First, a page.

As a punishment for not finishing household chores, Matthew Baist raped his victim and beat her into submission when she tried to fight back.
After less than 45 minutes of deliberation, a jury found Baist guilty Thursday of sexual battery on a victim younger than 12 and sexual battery by a person with familial or custodial authority. He is facing mandatory life in prison, which will be imposed on Sept. 14.
Assistant State Attorney Mattie Tondreault told jurors that the first assault happened a week before the victim’s twelfth birthday. When the girl tried to stop his advances, Baist hit her, causing her eye to become red.
Baist continued punishing the victim by sexually assaulting her for about a month and a half.
On May 4, 2017, the victim’s aunt learned something inappropriate may be happening with Baist, and when she sat down with the victim, the girl burst into tears.
She told her aunt that Baist had sex with her five times and would hit her when she tried to stop him. The aunt testified she recalled seeing a red mark on the victim’s eye in the days leading up to her twelfth birthday, which was in the time period the first assault happened.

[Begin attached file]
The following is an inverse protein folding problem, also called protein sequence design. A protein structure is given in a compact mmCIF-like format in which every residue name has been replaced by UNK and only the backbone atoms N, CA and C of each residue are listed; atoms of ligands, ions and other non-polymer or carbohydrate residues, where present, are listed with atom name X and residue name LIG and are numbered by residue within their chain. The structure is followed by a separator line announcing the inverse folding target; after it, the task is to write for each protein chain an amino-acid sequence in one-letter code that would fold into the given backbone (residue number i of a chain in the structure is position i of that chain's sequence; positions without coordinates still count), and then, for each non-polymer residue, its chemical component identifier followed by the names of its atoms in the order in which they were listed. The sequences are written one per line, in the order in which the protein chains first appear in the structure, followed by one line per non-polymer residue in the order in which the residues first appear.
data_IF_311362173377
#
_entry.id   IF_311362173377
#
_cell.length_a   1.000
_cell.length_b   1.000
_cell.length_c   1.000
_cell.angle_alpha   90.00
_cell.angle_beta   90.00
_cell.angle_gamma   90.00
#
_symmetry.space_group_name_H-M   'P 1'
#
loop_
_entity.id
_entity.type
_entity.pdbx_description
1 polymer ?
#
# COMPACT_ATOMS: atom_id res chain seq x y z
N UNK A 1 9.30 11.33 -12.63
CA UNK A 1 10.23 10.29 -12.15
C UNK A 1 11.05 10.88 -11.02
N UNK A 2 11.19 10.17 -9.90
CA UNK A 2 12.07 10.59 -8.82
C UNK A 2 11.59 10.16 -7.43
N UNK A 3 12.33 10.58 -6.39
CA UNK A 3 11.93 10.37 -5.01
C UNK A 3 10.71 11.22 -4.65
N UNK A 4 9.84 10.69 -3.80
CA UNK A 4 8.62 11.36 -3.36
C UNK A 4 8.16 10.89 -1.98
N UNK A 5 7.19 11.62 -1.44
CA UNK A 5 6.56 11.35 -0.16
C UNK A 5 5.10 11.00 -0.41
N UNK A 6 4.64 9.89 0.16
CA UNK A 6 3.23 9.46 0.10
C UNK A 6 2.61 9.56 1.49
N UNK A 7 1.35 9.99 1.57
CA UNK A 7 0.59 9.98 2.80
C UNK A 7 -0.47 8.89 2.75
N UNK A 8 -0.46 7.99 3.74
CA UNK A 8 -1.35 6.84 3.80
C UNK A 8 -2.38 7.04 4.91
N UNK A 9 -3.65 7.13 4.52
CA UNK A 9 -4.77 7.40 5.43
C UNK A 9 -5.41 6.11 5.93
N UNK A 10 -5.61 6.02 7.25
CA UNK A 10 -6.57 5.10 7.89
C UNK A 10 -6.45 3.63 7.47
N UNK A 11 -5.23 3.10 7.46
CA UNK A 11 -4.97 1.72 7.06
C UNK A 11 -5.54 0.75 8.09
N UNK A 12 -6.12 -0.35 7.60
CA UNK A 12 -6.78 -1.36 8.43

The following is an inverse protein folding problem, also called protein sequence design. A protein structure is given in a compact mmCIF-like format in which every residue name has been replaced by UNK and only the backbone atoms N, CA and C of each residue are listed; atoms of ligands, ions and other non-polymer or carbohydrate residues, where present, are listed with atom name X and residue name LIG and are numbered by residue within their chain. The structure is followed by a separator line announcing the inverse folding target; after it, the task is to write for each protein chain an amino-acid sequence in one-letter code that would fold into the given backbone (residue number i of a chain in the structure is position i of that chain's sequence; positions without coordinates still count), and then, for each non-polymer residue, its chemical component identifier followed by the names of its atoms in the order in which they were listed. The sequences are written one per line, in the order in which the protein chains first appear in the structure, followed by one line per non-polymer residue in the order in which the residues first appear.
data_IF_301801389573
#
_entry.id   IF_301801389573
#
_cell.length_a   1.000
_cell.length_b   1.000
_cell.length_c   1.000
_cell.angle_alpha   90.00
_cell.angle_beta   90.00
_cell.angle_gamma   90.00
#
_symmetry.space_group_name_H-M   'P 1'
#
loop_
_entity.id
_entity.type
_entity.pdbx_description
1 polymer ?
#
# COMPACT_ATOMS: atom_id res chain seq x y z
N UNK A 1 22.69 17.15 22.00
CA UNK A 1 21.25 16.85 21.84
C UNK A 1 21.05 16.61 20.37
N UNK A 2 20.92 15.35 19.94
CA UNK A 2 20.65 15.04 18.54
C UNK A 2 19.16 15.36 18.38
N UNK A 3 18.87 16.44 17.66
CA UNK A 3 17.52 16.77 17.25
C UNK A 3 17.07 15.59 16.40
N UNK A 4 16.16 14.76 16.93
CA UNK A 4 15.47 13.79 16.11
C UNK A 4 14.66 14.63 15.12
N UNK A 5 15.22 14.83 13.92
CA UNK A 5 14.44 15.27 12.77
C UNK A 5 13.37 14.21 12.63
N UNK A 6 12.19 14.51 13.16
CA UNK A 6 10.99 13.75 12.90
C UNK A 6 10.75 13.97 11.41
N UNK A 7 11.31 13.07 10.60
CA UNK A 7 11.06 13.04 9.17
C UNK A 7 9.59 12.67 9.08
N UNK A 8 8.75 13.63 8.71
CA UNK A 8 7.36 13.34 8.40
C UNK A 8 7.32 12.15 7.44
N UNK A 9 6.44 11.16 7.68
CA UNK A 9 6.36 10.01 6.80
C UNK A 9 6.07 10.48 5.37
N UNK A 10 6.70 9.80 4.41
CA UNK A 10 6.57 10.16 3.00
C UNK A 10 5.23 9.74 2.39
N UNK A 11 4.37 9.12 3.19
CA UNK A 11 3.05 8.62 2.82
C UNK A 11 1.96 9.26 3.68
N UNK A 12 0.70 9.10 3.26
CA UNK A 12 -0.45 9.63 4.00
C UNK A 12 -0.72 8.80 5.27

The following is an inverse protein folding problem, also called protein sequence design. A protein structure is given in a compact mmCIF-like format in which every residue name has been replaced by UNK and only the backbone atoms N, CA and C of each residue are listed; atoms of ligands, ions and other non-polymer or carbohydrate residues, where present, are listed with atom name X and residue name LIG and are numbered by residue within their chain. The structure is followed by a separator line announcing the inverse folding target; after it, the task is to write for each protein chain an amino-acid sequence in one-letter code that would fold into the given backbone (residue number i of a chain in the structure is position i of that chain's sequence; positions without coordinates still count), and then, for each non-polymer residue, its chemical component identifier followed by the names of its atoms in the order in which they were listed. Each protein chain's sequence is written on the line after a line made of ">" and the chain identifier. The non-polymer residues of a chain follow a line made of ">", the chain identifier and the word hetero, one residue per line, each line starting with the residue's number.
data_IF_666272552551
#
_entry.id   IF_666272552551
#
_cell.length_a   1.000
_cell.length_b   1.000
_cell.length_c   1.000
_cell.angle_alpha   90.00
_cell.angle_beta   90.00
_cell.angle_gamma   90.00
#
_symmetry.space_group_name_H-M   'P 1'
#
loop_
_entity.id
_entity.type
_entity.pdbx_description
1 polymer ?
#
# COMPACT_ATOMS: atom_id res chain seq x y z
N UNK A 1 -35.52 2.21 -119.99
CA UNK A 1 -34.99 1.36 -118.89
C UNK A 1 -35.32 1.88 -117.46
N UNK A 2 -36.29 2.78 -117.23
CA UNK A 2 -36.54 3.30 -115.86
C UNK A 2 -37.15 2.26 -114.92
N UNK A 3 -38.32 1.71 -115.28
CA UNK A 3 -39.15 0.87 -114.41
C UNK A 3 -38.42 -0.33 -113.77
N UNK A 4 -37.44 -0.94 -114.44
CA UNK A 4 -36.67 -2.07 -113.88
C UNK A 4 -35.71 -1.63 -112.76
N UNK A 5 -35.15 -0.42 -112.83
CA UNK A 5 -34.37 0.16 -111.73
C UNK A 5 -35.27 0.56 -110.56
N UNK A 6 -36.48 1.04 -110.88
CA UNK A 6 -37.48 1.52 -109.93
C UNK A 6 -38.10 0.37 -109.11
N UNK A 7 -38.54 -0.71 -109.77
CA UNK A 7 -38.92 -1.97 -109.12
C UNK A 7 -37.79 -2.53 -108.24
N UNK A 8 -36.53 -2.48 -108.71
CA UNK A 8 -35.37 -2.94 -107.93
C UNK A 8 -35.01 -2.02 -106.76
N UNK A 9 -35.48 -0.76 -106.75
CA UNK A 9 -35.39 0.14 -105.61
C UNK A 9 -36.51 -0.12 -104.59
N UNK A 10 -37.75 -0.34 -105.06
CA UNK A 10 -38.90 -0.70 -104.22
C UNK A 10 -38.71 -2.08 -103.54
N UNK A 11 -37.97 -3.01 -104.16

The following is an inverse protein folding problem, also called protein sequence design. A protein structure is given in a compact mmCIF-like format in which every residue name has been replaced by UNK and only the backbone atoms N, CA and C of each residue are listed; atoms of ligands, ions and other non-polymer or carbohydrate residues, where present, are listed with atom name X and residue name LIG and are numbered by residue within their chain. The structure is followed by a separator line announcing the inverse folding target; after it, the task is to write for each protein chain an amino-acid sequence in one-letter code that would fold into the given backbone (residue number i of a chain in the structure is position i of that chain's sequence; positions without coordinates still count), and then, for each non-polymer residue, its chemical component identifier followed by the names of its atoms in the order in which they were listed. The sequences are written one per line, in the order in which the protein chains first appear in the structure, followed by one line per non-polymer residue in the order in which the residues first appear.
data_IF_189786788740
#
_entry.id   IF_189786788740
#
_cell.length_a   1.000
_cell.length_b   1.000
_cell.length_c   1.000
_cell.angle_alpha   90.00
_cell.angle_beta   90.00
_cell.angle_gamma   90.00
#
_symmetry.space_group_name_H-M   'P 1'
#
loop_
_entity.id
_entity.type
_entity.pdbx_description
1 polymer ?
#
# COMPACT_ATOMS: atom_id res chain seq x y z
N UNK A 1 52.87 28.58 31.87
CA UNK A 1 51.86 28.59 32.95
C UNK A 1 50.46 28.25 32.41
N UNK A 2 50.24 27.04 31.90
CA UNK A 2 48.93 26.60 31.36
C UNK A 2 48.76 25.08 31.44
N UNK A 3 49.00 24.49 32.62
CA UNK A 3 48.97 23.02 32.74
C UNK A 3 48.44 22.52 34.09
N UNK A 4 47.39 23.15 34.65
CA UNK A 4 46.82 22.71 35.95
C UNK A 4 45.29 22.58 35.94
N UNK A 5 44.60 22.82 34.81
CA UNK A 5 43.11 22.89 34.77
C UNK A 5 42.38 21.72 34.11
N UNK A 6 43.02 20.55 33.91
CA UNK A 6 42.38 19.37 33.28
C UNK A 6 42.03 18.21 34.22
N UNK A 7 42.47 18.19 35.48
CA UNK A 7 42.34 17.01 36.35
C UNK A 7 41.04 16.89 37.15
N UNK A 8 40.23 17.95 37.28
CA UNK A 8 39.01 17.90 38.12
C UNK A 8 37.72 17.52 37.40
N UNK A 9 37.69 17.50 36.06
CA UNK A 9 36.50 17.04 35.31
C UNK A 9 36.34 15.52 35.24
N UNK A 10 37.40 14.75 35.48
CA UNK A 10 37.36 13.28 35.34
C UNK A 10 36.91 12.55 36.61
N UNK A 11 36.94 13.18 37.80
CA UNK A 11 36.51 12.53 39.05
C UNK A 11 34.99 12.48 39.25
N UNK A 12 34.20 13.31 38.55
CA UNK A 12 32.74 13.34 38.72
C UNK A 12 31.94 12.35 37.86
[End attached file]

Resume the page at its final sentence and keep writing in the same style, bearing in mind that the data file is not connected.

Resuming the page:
The victim said the last time Baist forced himself on her, he choked her. The victim’s aunt saw red marks on the girl’s neck and immediately called law enforcement.
Detectives did a series of controlled phone calls with Baist. He did not admit to anything on the first two calls, but he also never denied having sex with the victim.
On the third call, when Baist was asked if he had sex with the girl, he said, “yeah.”
The doctor who examined the victim said she had several internal abrasions that were consistent with sexual abuse. The doctor also noted red marks on the victim’s neck from the physical abuse.
When DNA from the sexual assault kit was tested, it was a match for Baist.
In closing arguments, the defense told jurors that the victim was mistaken about the first assault having occurred before her twelfth birthday. He said that the red mark on the girl’s eye was circumstantial and could not be linked to the first sexual assault.
But Tondreault reminded jurors that something as traumatic as a sexual assault is not an event that the victim would be mistaken about.
“The first time this happens to a little girl is the first time her world comes crashing down,” Tondreault said. “She (the victim) told you it haunts her and that she has nightmares. All of the physical evidence corroborates what she told you.”